What if instead of a class of children who give up learning higher math because of brain bending pages of complex equations, you had a class of children who grew up knowing how to ask the right questions of software to solve real world problems?  I think we need to step back and ask ourselves if what we’re teaching children we’re teaching them just because it’s somebody’s notion of “what kids ought to know” or if it is applicable to real problems.  Teaching trivia has a non-trivial effect.

Alternative Grad School

Posted: 9 June 2009 in Uncategorized
Tags: , , , , ,
Image representing Seth Godin as depicted in C...
Image via CrunchBase

Seth Godin suggests that all these unemployed college grads put themselves to good purpose this year and spend some time really enriching themselves (ht to @johndcook for the link).  The laundry list of to-do items includes:

  • Spend twenty hours a week running a project for a non-profit.
  • Teach yourself Java, HTML, Flash, PHP and SQL.
  • Volunteer to coach or assistant coach a kids sports team.
  • Start, run and grow an online community.

And some other stuff you should visit his site to read for yourselves.  I like his picture.  It makes me think of posthumans.  John’s tweet about Seth’s post inspired the following exchange (reverse chronological order):

Twitter exchange between <a href=

Twitter exchange between @johndcook and @gappy3000.

Regardless of whether Seth Godin can be taken seriously in this case, though I see nothing wrong with the spirit of his post, John made a very good point in reply and reminded me of what good music means to me.  When I find a song I really like, I listen to it again and again until I can no longer hear the words.  Instead the music makes me daydream and I find a lot of inspiration there.  Good times.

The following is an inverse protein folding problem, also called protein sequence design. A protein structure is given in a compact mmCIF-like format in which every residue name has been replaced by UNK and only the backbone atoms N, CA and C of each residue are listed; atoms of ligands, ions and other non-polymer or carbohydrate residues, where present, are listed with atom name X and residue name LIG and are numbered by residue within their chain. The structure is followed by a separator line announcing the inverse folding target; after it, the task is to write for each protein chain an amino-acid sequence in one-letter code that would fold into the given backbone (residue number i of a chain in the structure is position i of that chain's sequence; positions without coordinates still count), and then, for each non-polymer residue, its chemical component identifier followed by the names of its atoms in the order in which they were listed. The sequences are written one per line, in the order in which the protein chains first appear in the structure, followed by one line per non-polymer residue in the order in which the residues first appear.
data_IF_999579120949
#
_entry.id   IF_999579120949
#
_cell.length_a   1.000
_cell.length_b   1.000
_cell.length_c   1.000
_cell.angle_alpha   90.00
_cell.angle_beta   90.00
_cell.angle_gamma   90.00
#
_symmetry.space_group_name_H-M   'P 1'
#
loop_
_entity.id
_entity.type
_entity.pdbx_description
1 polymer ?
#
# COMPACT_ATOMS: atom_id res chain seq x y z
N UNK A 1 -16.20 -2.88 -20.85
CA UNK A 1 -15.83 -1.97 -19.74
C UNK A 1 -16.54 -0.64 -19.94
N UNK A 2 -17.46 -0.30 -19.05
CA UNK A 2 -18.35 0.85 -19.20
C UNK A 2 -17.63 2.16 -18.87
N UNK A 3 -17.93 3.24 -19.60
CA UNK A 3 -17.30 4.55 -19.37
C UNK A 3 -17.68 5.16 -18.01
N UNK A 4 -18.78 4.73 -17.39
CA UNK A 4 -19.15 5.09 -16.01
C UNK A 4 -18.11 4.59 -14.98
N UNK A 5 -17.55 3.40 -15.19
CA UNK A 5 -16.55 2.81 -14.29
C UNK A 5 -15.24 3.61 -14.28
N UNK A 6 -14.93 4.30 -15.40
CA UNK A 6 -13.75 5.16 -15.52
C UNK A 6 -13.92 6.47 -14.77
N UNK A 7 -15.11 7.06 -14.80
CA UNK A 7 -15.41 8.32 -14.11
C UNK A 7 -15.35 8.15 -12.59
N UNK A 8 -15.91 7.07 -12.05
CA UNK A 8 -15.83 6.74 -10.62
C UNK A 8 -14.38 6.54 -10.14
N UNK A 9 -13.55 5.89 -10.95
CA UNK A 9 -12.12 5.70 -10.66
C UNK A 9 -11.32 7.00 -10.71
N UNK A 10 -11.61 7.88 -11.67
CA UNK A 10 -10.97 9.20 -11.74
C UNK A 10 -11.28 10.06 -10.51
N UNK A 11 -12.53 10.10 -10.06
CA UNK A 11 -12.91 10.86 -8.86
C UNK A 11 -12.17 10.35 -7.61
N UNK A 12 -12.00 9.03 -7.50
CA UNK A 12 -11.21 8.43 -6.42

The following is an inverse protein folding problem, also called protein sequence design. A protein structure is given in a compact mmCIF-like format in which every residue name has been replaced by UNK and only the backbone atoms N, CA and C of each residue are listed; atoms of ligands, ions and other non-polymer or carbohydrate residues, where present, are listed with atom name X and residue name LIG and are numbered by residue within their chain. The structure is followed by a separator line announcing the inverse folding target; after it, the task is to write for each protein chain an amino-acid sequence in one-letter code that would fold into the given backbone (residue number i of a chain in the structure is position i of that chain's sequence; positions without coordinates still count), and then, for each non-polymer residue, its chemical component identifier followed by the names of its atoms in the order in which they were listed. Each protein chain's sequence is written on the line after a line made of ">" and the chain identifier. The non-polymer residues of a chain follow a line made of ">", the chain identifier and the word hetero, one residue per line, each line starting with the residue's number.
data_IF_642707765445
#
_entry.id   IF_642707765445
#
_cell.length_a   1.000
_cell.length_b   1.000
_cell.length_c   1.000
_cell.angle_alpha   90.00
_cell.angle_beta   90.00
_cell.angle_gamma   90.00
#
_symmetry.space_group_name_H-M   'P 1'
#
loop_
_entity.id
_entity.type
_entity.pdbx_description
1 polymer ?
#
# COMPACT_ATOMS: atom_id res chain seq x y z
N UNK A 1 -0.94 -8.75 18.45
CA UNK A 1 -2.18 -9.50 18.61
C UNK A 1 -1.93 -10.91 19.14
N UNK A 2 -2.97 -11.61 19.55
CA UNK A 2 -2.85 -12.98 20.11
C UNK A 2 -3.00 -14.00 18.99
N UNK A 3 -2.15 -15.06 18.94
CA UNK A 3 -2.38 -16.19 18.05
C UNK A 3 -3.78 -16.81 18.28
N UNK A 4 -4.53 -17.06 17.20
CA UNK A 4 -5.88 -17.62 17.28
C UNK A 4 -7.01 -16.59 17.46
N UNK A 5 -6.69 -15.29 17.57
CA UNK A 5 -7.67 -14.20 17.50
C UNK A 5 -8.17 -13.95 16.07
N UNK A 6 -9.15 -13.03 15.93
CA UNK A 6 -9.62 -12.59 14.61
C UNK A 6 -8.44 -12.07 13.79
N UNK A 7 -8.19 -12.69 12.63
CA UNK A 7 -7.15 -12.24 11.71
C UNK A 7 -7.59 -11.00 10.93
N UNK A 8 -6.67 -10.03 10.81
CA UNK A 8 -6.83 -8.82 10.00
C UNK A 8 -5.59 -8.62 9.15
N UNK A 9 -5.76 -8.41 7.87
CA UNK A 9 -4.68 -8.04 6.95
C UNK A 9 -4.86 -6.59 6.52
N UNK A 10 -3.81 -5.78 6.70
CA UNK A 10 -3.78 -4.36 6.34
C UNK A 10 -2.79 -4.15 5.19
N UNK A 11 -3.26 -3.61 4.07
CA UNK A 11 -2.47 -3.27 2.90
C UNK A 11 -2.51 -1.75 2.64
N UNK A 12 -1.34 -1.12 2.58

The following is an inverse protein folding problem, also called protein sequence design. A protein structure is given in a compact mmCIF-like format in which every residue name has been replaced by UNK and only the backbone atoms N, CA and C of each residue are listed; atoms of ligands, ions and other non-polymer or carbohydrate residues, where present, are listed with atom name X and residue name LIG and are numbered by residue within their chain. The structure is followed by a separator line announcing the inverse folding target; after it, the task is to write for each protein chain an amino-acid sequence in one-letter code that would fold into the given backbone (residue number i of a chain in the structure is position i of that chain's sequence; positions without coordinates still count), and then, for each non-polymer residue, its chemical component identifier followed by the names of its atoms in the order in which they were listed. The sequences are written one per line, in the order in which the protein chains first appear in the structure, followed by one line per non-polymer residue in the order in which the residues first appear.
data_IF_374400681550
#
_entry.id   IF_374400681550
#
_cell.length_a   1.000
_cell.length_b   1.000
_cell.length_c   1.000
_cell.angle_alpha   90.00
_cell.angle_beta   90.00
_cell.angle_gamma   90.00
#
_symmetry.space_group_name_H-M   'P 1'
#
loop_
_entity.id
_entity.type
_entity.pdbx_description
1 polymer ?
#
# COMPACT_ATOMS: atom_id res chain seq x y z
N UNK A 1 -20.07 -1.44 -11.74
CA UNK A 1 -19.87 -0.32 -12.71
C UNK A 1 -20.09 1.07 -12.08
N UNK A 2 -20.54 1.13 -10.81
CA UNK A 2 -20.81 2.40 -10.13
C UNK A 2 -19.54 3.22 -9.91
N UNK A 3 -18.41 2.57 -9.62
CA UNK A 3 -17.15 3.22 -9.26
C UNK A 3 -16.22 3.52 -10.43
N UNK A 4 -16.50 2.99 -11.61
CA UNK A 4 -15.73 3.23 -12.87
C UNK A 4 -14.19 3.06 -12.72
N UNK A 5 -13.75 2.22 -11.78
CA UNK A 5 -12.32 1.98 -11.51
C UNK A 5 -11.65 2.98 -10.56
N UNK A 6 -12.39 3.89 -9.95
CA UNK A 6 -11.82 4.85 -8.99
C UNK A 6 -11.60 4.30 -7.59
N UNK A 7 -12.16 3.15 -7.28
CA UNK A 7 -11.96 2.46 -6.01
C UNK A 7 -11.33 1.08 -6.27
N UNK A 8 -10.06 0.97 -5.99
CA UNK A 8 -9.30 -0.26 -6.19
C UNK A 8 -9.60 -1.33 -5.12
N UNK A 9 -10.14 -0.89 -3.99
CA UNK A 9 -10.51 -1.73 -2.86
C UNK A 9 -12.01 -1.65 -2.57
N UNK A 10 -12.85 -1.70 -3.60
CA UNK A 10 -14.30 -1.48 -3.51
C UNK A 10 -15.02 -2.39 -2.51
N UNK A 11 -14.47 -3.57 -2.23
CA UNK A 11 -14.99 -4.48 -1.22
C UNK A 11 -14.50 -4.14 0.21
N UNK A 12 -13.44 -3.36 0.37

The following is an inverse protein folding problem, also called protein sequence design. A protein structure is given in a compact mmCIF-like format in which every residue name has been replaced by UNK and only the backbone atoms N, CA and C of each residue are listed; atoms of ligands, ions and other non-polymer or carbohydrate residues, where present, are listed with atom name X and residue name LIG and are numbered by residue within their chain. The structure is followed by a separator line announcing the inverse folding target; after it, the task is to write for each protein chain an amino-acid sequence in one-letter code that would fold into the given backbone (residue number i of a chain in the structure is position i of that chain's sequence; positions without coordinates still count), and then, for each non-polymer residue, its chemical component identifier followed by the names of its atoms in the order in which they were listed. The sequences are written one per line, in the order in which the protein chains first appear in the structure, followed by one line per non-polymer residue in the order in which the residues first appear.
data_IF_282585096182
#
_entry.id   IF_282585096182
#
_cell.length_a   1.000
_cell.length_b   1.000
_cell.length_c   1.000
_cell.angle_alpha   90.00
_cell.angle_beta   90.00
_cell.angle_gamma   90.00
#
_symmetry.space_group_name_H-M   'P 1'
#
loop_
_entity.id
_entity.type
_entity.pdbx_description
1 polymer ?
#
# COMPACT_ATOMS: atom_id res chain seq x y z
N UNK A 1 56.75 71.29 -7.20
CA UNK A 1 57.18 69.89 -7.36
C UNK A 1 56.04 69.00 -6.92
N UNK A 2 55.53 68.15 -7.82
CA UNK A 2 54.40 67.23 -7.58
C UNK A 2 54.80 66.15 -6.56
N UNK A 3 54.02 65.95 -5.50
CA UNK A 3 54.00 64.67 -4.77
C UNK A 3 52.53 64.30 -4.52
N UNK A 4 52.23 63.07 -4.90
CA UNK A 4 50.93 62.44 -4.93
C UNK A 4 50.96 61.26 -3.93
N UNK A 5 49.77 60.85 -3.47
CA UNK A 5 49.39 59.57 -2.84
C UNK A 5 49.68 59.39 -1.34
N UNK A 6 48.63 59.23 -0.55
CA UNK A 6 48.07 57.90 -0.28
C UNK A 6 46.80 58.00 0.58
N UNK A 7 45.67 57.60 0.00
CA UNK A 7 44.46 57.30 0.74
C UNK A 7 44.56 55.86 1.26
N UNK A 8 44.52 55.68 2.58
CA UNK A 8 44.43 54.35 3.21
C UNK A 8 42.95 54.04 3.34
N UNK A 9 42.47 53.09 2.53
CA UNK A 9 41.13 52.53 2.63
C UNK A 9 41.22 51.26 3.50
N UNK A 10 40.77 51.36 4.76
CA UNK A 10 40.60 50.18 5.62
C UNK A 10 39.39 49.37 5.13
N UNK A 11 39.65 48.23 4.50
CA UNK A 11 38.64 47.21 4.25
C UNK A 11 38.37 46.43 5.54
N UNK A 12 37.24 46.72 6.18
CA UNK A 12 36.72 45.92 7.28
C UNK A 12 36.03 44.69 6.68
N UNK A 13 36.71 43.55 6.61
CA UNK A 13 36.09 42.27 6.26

Having just come out of grad school, I encourage recent grads to consider Seth’s suggestion, assuming you have someone who can float you for a year.  Those student loans start nagging you around the six month marker, too.

Reblog this post [with Zemanta]

To slay the sun

Posted: 8 June 2009 in Uncategorized
Tags: , ,

Sunset photo by <a href=

Sunsets are so beautiful.  But their beauty is transient.  I sit in front of my window and feel the peace of the moment.  I rarely feel peace anymore, so even a moment is a treasure.  But it is a peace haunted by the knowledge that soon the gold and peach streaks will flee from the sky, replaced by the sickly orange reflection of city lights off smog.  Oh, that I could slay the sun and stake its corpse forever to the sky.  Even then, the beauty would fade like the light from a squashed lightning bug.  Nothing lasts forever.